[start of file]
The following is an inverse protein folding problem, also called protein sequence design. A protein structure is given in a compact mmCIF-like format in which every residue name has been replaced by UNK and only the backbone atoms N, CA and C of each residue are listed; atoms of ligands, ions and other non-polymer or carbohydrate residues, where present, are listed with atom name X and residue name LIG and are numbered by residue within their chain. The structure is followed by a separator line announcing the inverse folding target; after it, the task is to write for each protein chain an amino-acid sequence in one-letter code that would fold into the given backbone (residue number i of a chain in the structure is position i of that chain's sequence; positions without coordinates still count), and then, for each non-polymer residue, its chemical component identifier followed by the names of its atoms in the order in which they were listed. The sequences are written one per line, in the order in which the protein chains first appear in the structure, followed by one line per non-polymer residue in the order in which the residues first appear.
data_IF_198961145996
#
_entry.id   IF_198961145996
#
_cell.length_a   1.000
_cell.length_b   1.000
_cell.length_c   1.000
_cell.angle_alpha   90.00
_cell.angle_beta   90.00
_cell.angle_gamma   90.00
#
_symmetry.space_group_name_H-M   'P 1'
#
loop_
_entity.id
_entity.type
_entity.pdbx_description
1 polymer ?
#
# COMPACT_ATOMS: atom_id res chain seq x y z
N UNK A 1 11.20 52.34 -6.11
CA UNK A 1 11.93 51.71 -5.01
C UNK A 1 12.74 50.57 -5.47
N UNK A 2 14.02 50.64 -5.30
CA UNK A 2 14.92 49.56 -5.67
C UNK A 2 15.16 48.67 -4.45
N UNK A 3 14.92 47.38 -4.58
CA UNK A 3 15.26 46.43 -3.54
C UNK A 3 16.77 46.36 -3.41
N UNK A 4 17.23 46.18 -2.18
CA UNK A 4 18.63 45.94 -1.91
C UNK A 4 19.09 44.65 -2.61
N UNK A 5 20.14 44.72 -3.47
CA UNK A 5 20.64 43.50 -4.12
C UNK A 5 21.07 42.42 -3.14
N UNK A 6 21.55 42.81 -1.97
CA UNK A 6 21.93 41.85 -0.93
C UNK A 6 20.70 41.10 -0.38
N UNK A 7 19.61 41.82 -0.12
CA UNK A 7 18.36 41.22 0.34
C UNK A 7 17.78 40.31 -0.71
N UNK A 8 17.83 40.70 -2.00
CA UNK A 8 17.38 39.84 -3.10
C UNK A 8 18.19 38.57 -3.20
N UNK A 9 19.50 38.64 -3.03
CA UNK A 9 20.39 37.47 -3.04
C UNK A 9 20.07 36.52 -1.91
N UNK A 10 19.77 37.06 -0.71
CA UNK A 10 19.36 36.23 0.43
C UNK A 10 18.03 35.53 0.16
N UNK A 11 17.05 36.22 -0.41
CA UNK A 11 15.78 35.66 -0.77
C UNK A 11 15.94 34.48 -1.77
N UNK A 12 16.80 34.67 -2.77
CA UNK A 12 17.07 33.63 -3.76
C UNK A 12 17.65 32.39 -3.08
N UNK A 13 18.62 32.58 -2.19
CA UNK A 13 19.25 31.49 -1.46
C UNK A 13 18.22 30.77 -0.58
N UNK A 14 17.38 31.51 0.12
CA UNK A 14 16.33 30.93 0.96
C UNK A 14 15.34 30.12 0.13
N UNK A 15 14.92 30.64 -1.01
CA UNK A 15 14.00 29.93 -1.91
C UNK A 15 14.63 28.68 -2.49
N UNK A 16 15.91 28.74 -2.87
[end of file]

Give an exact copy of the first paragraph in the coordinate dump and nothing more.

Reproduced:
The following is an inverse protein folding problem, also called protein sequence design. A protein structure is given in a compact mmCIF-like format in which every residue name has been replaced by UNK and only the backbone atoms N, CA and C of each residue are listed; atoms of ligands, ions and other non-polymer or carbohydrate residues, where present, are listed with atom name X and residue name LIG and are numbered by residue within their chain. The structure is followed by a separator line announcing the inverse folding target; after it, the task is to write for each protein chain an amino-acid sequence in one-letter code that would fold into the given backbone (residue number i of a chain in the structure is position i of that chain's sequence; positions without coordinates still count), and then, for each non-polymer residue, its chemical component identifier followed by the names of its atoms in the order in which they were listed. The sequences are written one per line, in the order in which the protein chains first appear in the structure, followed by one line per non-polymer residue in the order in which the residues first appear.